Climate Conspiracy Theory

Oil companies make obscene profits selling us their oil products. They have an intrinsic need to maintain that status quo. The controversy on global warming actually benefits Big Oil because it focuses our attention on debate rather than action. It isn’t about warming, it is about our national economic security.

The most immediate problems facing the United States are our economic dependence on foreign oil and our foreign debt used to buy it, rather than the problem of slowly rising sea levels. Another Arab oil embargo or a call on our $1 TRILLION (that’s a thousand billion dollars) debt to China would certainly and almost immediately cripple our economy.

Our nearly $100 BILLION Strategic Petroleum Reserve of 725 million barrels of oil would scarcely last us a month. Then what? We cannot depend on our combined domestic oil and alternative energy production beyond that because they can’t meet our needs today.

If we treated this situation as the crisis that it is, this country should immediately shift to a “war economy” similar to the national effort it took to win WWII. Only this time, the focus would be on becoming energy self-sufficient to protect us from hostile economic forces rather than protecting ourselves from hostile military forces.

Uncontrolled drilling for oil or burning more coal to save our economy is hardly a viable option given the lack of “clean fossil fuel” technology we have today. Developing green, sustainable alternative energy sources will not only make us energy independent but would also serve to reverse the long term effects of fossil fuel usage, at least in this country. The cost of moving our economy from fossil fuel to alternative energy sources will not be cheap or easy.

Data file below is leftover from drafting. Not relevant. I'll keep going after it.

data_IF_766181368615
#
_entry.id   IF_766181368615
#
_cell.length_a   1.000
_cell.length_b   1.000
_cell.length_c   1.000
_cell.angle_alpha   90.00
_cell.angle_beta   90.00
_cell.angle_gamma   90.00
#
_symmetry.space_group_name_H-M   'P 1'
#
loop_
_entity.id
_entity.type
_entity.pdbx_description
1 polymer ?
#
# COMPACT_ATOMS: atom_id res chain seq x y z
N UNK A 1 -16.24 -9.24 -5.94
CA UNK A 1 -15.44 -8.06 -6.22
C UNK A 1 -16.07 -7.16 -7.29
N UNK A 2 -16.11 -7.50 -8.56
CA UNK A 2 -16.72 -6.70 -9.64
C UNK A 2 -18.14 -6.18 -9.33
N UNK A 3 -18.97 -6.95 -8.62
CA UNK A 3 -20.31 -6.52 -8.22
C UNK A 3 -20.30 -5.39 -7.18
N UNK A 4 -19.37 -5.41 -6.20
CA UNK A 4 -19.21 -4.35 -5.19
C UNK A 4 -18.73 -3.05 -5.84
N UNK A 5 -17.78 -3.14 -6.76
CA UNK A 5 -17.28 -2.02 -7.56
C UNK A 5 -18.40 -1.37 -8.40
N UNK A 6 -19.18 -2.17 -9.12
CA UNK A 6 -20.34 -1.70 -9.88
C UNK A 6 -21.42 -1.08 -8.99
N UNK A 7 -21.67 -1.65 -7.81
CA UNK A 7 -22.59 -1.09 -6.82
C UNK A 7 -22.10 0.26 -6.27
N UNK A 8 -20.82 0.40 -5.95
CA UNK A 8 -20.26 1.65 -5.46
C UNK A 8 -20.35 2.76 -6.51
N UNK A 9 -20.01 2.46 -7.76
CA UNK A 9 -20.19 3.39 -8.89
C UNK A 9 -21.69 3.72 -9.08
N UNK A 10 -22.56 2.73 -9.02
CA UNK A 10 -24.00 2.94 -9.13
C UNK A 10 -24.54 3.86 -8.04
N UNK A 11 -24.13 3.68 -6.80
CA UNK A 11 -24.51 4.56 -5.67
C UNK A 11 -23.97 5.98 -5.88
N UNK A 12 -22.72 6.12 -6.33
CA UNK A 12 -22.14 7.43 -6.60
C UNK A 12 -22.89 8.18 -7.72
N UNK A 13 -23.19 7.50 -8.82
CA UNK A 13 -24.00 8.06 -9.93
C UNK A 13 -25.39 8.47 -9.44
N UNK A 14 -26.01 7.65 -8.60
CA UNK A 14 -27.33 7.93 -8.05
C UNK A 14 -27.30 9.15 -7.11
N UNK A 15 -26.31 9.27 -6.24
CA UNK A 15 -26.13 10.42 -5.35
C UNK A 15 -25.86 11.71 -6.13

The price of gasoline could go up over $4/gallon tomorrow if foreign oil producers reduced their output of crude oil. It will go up over that in any event as world reserves fall below world demand. Why don’t we start paying more for gasoline now and take that difference and invest it in developing the technology and infrastructure necessary to deliver alternative fuels and energy for the time that we will REALLY need it? The same thing could be done by adding a few cents to our electric bills and using that to invest in nuclear as well as solar, wind, bio-mass fuels and other alternative energy sources.

Instead of sending billions of borrowed dollars to (sometimes hostile) developing nations to help them become energy independent, let’s use that money here to do the same while further reducing our share of world greenhouse gas emissions? Maybe we could also figure out how to sell to the rest of the world the energy technologies we would be developing to help us pay for it. There’s a thought.

<IMHO> Fred Jacobsen


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